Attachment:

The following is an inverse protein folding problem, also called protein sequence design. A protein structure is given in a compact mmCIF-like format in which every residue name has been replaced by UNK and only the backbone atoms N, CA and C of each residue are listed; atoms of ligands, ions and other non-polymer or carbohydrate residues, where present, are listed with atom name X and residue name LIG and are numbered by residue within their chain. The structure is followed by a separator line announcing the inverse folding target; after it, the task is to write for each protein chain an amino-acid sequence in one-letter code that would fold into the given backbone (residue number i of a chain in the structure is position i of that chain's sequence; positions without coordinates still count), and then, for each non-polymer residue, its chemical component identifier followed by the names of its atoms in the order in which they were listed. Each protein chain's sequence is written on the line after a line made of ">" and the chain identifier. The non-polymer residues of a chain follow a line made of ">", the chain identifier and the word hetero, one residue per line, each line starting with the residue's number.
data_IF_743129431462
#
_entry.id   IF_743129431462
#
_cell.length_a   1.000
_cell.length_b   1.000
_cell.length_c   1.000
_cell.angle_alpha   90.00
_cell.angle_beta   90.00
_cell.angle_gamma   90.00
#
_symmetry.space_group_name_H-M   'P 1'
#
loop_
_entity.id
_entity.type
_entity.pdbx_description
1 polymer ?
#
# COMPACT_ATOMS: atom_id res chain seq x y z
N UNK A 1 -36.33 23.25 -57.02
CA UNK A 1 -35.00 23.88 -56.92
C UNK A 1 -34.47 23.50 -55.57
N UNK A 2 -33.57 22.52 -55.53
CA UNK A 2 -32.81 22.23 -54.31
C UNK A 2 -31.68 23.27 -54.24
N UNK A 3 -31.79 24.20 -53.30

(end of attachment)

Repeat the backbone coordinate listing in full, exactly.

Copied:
The following is an inverse protein folding problem, also called protein sequence design. A protein structure is given in a compact mmCIF-like format in which every residue name has been replaced by UNK and only the backbone atoms N, CA and C of each residue are listed; atoms of ligands, ions and other non-polymer or carbohydrate residues, where present, are listed with atom name X and residue name LIG and are numbered by residue within their chain. The structure is followed by a separator line announcing the inverse folding target; after it, the task is to write for each protein chain an amino-acid sequence in one-letter code that would fold into the given backbone (residue number i of a chain in the structure is position i of that chain's sequence; positions without coordinates still count), and then, for each non-polymer residue, its chemical component identifier followed by the names of its atoms in the order in which they were listed. Each protein chain's sequence is written on the line after a line made of ">" and the chain identifier. The non-polymer residues of a chain follow a line made of ">", the chain identifier and the word hetero, one residue per line, each line starting with the residue's number.
data_IF_743129431462
#
_entry.id   IF_743129431462
#
_cell.length_a   1.000
_cell.length_b   1.000
_cell.length_c   1.000
_cell.angle_alpha   90.00
_cell.angle_beta   90.00
_cell.angle_gamma   90.00
#
_symmetry.space_group_name_H-M   'P 1'
#
loop_
_entity.id
_entity.type
_entity.pdbx_description
1 polymer ?
#
# COMPACT_ATOMS: atom_id res chain seq x y z
N UNK A 1 -36.33 23.25 -57.02
CA UNK A 1 -35.00 23.88 -56.92
C UNK A 1 -34.47 23.50 -55.57
N UNK A 2 -33.57 22.52 -55.53
CA UNK A 2 -32.81 22.23 -54.31
C UNK A 2 -31.68 23.27 -54.24
N UNK A 3 -31.79 24.20 -53.30